Kenneth G. Elzinga is both a nationally renowned economist as well as a locally celebrated professor here in Charlottesville at the University of Virginia.
His latest book, under the pen name of Marshall Jevons, is The Mystery of the Invisible Hand. In this novel Henry Spearman finds himself in the world of art and academics and is challenged to use his economic principles to solve a murder mystery. Here is an excerpt from the book:
The committee members completed their deliberations in the late morning and elected to have lunch together at the faculty club. The food at the club would trump the doughnuts that had passed for breakfast. As the group walked across campus, they passed one of the university’s largest buildings. A granite sign in front of the entrance read “Andrew Crampton Library.”
“So, I wonder who Andrew Crampton was?” Battles asked. There was no immediate reply to his question. As the faculty member with the longest tenure, Abraham felt obliged to at least respond to Battles, even though he was mildly embarrassed by the only thing he could offer. “I’m not sure,” he said, looking back at the building as if another glance at the familiar structure might give him a clue about its provenance. Turning again to Battles and the others he admitted, “I don’t know, even though I’ve been at Monte Vista for year and been in that building hundreds of times.”
“I think I can answer that question,” Spearman volunteered. The group looked at him in surprise. Clearly enjoying the moment, he continued. “I realize I’m a newcomer to campus, but I believe Crampton was a writer.”
“A writer, you say?” Cavanaugh queried. “I don’t pretend to know all of the English canon, but I’ve never heard of a writer named Crampton. What on earth did he write?”
Spearman paused before answering and then said, “He wrote a check.”
Cavanaugh looked puzzled. “Crampton wrote a check, you say?” Watching both the twinkle in Spearman’s eyes and the frown on Cavanaugh’s forehead, the other committee members struggled not to laugh out loud.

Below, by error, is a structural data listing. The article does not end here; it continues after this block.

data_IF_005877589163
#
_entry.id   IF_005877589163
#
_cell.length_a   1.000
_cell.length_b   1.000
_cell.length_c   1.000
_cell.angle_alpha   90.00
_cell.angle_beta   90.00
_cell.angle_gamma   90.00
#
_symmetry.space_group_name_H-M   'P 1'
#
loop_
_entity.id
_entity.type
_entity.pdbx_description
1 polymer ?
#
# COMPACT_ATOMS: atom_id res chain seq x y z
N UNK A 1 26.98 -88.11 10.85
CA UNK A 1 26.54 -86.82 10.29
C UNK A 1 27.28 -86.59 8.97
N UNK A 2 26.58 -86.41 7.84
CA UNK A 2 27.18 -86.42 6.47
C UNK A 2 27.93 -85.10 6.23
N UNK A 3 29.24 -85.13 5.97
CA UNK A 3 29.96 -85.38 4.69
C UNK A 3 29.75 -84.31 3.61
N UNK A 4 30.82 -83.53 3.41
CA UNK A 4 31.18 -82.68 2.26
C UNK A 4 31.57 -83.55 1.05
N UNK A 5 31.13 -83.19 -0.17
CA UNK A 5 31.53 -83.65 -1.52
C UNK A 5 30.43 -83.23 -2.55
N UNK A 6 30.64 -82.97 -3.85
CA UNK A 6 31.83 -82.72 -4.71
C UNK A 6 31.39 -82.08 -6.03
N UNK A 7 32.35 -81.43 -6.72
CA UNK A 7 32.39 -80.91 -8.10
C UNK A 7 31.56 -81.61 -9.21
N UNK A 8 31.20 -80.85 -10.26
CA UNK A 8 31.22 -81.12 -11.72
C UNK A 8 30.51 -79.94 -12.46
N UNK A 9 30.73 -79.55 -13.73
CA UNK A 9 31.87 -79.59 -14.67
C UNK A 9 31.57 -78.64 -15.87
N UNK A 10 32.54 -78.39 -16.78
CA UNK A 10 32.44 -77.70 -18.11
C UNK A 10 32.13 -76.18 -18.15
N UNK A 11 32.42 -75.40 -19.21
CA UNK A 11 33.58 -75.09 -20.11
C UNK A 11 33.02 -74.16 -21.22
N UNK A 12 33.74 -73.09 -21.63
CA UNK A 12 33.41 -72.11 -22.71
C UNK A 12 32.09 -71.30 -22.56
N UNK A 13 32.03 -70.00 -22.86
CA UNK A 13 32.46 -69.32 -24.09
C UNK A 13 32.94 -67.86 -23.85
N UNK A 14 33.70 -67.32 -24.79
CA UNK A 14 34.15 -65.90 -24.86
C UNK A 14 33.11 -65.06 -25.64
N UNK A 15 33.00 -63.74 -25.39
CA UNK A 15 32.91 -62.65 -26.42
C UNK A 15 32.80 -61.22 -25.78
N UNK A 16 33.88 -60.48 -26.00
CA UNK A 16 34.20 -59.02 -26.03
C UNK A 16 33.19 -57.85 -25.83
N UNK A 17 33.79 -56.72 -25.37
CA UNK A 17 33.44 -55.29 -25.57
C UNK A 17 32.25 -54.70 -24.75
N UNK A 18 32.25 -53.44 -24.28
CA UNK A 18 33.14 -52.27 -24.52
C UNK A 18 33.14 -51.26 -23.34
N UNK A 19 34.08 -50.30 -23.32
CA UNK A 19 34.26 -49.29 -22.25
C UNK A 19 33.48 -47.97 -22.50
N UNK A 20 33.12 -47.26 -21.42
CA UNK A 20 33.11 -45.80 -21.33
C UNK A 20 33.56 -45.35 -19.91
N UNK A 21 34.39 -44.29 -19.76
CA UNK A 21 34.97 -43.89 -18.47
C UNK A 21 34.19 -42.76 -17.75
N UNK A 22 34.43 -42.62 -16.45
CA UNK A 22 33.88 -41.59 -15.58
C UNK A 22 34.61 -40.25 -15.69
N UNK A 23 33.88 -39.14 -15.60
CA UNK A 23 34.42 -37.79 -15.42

“Yes. I suspect he wrote a check to Monte Vista University – and I imagine that what Crampton wrote got great reviews here.”
Cavanaugh had walked several places when a smile replaced his puzzled frown. “Oh, yes, yes. I see. The man wrote a check, you say. You mean Crampton gave money to the school!” Cavanaugh beamed, seemingly pleased to have made the deduction.
“A large amount, I predict,” Spearman said. “I can’t speak for Monte Vista, but at Harvard, if you can write a large check the administration will consider you a great writer.”
As they entered the building’s doors Spearman added, “I’ve never understood why so many professors have a dislike for capitalists. Capitalists give lots of money to colleges and universities. But the colleges and universities don’t honor these people for their business skills. They honor them because of their writing! Professors of English should admire people with such skills in writing.”
“Henry Spearman, the balding economics professor with a knack for solving crimes, returns in The Mystery of the Invisible Hand–a clever whodunit of campus intrigue, stolen art, and murder. Having just won the Nobel Prize, Spearman accepts an invitation to lecture at Monte Vista University. He arrives in the wake of a puzzling art heist with plans to teach a course on art and economics–only to be faced with the alleged suicide of womanizing artist-in-residence Tristan Wheeler. When it becomes clear that Wheeler had serious enemies and a murderer is in their midst, Henry Spearman is on the case.”